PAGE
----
Lately I’ve had 3D on the mind. I was speaking to a fine, upstanding gentleman from _futurism about simulated 3D in flash, came across it again in a couple different AS3 discussions, have been reminded of it because of some trig work I’m doing, and also got talking to my friend Ken about it while he tried to finish his old save game of “God of War.”

It’s a really dangerous concept. Lemme explain:

When I think 2D, I can picture some pretty flawless games, many of which are decades old. When I think 3D, much fewer come to mind, and many of them still seem pretty flawed. Maybe there’s some nostalgia tied up in the old 2D, but when I play those games again, I find them genuinely exciting and inspiring. And now and then I find a new 2D for PC or flash that makes me feel the same way.

There’s this idea I’ve seen around quite a bit, and agree with, that video games are tough to produce. That holds the medium back a hell of a lot. They’re tough because they’re so damn complex, with so many dimensions, so many variables, so much to think about and you must think of it all as a single unit, not in pieces. Very demanding.

Then someone comes along and adds another axis. Suddenly our clunky controller or keyboard interface is even less useful because we’re trying to communicate more complicated actions through it. Our comprehension of the game world is severely lessened by a relatively narrow field of view and little or no camera control. A large part of our ability as players has become our perception of an axis that exists completely as an optical illusion, a z-axis pasted over a flat surface.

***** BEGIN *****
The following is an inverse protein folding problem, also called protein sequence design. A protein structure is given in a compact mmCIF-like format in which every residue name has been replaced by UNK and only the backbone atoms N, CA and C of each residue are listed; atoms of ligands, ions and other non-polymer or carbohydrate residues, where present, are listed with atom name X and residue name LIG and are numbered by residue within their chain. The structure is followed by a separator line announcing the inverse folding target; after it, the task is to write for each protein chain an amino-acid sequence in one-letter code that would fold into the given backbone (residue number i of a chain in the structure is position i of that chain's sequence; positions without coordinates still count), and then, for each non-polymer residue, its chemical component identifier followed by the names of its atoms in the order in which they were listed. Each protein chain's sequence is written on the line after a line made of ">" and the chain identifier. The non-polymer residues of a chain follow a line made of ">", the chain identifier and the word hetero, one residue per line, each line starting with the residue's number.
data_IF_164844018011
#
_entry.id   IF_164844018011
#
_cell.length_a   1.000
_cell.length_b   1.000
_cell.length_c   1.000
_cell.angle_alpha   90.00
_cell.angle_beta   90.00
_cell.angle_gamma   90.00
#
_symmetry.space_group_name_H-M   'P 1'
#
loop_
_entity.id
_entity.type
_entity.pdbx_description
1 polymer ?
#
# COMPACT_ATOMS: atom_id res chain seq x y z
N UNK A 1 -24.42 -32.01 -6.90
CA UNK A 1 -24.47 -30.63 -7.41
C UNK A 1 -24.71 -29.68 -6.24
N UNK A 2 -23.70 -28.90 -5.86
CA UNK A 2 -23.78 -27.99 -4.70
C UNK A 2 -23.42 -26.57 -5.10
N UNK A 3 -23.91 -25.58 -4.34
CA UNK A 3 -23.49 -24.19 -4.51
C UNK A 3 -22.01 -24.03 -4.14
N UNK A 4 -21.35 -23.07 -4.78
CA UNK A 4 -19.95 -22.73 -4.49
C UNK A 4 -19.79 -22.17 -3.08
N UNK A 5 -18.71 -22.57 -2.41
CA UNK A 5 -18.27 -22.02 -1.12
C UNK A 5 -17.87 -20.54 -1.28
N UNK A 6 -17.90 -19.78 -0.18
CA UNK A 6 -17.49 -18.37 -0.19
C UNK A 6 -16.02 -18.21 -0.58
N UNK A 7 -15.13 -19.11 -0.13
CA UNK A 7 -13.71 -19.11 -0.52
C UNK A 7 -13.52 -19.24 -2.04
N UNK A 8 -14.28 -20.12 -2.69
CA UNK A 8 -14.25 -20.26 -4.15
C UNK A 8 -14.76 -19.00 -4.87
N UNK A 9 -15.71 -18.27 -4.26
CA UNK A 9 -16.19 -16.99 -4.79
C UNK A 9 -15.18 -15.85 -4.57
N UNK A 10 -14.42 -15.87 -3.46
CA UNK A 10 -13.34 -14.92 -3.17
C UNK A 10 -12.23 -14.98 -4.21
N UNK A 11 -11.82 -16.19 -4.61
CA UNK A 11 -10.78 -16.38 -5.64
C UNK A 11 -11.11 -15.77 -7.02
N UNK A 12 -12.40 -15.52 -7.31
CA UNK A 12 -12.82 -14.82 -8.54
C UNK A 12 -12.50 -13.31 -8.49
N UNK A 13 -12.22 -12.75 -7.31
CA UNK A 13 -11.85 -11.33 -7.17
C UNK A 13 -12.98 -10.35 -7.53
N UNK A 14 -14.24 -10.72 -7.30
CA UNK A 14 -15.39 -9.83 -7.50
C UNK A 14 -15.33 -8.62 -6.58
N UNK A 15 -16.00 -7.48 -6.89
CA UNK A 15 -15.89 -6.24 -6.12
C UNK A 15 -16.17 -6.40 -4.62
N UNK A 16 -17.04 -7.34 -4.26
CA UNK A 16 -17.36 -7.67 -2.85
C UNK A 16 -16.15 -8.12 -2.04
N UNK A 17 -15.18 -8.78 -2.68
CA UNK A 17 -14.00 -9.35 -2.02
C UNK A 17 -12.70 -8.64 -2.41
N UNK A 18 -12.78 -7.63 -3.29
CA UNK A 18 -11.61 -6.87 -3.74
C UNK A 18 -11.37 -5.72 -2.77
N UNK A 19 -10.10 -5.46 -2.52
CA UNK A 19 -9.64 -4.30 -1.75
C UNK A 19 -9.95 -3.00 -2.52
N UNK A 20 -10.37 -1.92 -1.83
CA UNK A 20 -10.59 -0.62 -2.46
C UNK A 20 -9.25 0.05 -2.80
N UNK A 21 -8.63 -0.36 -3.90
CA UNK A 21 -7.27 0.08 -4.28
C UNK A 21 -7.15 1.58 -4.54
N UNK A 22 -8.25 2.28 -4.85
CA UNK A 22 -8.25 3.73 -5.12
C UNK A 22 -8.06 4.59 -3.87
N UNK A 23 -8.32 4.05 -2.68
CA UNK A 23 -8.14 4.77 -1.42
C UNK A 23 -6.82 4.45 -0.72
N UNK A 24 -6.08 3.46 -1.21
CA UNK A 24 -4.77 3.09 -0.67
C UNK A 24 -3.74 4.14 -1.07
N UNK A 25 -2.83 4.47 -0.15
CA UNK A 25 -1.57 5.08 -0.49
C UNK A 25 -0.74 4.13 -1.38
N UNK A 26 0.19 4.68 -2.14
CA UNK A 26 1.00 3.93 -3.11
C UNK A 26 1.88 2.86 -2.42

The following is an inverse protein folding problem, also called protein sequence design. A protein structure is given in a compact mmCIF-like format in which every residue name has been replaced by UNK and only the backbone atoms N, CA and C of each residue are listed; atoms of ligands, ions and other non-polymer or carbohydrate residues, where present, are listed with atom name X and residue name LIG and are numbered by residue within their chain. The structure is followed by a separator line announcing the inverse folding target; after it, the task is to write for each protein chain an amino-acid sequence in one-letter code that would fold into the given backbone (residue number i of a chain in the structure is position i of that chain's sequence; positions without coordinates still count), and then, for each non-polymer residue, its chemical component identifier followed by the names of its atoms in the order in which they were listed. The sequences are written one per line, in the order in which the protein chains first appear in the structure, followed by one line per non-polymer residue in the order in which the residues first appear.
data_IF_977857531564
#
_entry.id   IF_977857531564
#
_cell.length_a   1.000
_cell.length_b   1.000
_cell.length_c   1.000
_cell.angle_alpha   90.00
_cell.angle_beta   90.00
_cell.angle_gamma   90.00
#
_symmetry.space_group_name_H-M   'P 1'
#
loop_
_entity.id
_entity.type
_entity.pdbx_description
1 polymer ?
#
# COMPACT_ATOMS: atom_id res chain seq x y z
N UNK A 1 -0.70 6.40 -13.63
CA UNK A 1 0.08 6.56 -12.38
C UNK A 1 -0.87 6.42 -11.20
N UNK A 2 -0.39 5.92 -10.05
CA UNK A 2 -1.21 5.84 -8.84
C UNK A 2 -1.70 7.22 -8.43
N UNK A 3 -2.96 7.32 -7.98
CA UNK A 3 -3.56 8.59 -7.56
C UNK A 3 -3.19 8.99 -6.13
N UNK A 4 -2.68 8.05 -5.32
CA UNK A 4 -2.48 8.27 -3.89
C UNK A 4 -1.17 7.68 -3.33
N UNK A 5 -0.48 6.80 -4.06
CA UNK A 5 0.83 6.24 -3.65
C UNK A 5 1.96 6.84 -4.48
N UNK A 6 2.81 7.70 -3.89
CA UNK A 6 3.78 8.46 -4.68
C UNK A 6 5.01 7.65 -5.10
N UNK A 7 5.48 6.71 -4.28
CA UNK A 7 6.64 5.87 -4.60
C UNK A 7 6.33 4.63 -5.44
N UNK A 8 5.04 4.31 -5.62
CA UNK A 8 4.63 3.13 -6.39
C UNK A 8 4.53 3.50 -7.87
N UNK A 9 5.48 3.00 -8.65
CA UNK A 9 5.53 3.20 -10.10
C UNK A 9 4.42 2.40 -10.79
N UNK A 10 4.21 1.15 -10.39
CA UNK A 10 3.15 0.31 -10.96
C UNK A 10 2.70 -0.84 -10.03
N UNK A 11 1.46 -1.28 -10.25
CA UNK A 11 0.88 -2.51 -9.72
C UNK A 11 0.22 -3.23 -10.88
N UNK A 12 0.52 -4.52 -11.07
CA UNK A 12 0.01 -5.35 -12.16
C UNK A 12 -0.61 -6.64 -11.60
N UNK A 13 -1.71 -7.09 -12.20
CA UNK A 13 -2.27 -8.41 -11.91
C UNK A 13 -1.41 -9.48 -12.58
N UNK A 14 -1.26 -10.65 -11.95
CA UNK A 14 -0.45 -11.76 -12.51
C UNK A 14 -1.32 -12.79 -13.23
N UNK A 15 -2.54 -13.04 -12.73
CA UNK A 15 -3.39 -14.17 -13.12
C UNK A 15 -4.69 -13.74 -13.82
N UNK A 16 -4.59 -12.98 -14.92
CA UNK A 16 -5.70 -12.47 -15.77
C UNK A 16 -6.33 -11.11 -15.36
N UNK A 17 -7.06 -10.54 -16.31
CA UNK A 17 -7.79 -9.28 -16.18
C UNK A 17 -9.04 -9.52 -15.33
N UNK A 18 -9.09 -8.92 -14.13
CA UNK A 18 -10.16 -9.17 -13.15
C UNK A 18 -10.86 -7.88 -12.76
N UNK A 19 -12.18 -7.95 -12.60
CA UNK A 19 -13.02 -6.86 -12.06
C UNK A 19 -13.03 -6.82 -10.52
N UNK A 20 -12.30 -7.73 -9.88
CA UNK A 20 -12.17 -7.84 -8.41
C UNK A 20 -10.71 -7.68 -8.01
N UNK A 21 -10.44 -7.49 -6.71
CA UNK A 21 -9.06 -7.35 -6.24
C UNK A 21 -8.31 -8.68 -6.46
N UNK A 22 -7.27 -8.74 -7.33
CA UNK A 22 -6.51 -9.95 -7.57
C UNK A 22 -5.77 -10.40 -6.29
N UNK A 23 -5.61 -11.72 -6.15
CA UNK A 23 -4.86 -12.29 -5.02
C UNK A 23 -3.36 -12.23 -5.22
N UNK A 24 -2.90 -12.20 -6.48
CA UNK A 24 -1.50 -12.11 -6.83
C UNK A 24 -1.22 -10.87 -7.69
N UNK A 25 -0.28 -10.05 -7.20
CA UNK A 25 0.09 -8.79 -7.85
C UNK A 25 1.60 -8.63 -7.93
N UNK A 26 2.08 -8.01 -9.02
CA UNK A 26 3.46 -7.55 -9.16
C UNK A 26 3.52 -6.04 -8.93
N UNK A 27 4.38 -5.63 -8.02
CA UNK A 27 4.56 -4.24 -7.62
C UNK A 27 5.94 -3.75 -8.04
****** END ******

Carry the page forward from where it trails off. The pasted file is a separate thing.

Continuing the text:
Personally, I find 3D games to be (on average) worse than 2D games. Even if they show more development talent and experimentation, there seems to be a greater chance of a fatal flaw arising or even total unplayability due to a single mistake in design.

Still, 3D is awesome and I’m glad it’s here to provide more room for experimentation and expression.

Then there’s flash. Honestly, flash has been capable of producing high quality games for years, definitely before AS2 was around. It’s been more powerful than Nintendo for quite a while and Nintendo had plenty of really great games going for it. Now there’s AS2 and soon there will be AS3 capable of so much hardware and software crap I can’t even believe it, but where’s the real advantage? What is it all for? So we can make 3D tech demos?

It is so difficult and rare to find just a simple, well done game in flash. I don’t mean a good “flash game,” but a good GAME game, programmed in flash. Why do we have to jump to 3D and particles and light shading and spring effects? None of that stuff is necessary to make a cool video game. We’ve known that for years.

That’s what worries me. When I look through flash forums and read blogs and play demos and the like, I see so much technology, so much demoing, so much flash, and so few finished products, so few proud designers, such little craftsmanship. If we can’t even get our simple 2D games done right, why are we spending so much energy on an extra dimension? Why are we making things that much more difficult on ourselves?

The answer, I believe, is to never do 3D . . . unless there’s a reason. For that matter, don’t do anything that will complicate development unless there is a specific reason for doing so. Don’t bother with 3D if you’re not prepared to handle the camera and perspectives and collisions. I mean, would you rather have a solid 2D game that everyone says is fantastic, or an okay 3D game that your friends say would be “really cool if the camera worked better.”

I’d much rather play a well done, simple game that any novice programmer could have built; than a badly done, complicated game that required a genius to assemble.

-Christopher J. Rock

About the author:
Christopher J. Rock (http://)
Film student at California State, Long Beach. I want to make the gaming world a better place.